The Coronavirus Aid, Relief, and Economic Security (CARES) Act Incentives for Donors Update

Philanthropic Services Group

The Denver Foundation

In 2020, the Coronavirus Aid, Relief, and Economic Security (CARES) Act contains significant incentives for donors to support the causes and organizations they care about. Most significantly, for taxpayers who do not itemize, the Act provides all taxpayers with an “above-the-line” charitable income tax deduction for contributions up to $300. This may be a one-time gift of $300 or multiple charitable contributions totaling $300. This provision is an important step in enabling all community members to participate in philanthropy. Individual taxpayers who do itemize can deduct up to 100% of their adjusted gross income (AGI) (UP FROM 60%) for cash contributions to public charities, including The Denver Foundation. Both of these provisions are limited to the 2020 tax year, apply only to cash gifts (not those of appreciated securities), and do not include gifts to donor advised funds, private foundations, or supporting organizations.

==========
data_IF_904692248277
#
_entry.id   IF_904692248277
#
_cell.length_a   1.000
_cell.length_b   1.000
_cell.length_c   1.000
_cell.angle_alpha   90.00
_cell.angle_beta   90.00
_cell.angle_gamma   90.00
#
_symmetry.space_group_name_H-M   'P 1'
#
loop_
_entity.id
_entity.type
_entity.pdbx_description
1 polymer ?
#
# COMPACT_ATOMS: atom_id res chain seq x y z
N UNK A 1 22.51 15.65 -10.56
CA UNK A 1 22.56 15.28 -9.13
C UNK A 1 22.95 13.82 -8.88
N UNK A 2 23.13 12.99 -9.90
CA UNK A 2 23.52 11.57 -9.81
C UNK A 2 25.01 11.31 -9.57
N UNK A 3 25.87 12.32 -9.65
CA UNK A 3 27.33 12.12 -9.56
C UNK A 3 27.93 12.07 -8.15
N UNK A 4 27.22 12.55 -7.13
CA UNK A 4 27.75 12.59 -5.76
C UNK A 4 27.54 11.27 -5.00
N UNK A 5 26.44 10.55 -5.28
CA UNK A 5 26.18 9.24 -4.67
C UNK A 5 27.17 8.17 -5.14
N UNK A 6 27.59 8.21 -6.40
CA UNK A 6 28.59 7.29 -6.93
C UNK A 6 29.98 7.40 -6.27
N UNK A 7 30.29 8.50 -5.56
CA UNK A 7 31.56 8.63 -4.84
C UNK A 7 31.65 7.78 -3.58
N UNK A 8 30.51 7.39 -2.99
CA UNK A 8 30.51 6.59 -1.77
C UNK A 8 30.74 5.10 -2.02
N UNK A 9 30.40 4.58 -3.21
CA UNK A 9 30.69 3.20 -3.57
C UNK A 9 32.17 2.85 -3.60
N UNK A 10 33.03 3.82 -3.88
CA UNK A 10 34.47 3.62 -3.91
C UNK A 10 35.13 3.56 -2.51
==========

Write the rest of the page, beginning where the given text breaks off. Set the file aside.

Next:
Ways to take advantage of these unique tax incentives: 

1. Cash contributions of any amount to our rapid-response grantmaking funds, including the Critical Needs Fund to address the COVID-19 crisis, the Black Resilience in Colorado Fund, and the Fund for Denver.

2. A variety of fund types including Donor Advised Funds, Field of Interest Fund, Endowments, and Designated Funds to support some of your favorite organizations and causes on an annual, sustainable basis.

3. Establishing a Scholarship Fund to support students and schools at the critical time.

Ways to accomplish your goal within  the cash contribution restriction:

1. A donor might use appreciated securities to fund their donor-advised fund, avoiding capital gains tax and securing an income-tax deduction of up to 30% of AGI. With a recovery of over 50% since the late-March lows for the S&P 500, many securities bought over the past decade still have high valuations and embedded gains.

2. Donors over the age of 70 1/2 can use their Qualified Charitable Distribution (QCD) from an IRA to contribute up to $100,000 IN IRA assets directly to various funds and programs at the Foundation, without incurring taxable income from the distribution.

3. Families interested in creating a legacy at the Foundation may consider taking advantage of the 100% deduction for cash contributions and "bunching" several years worth of donations into 2020 to establish an endowed fund. 


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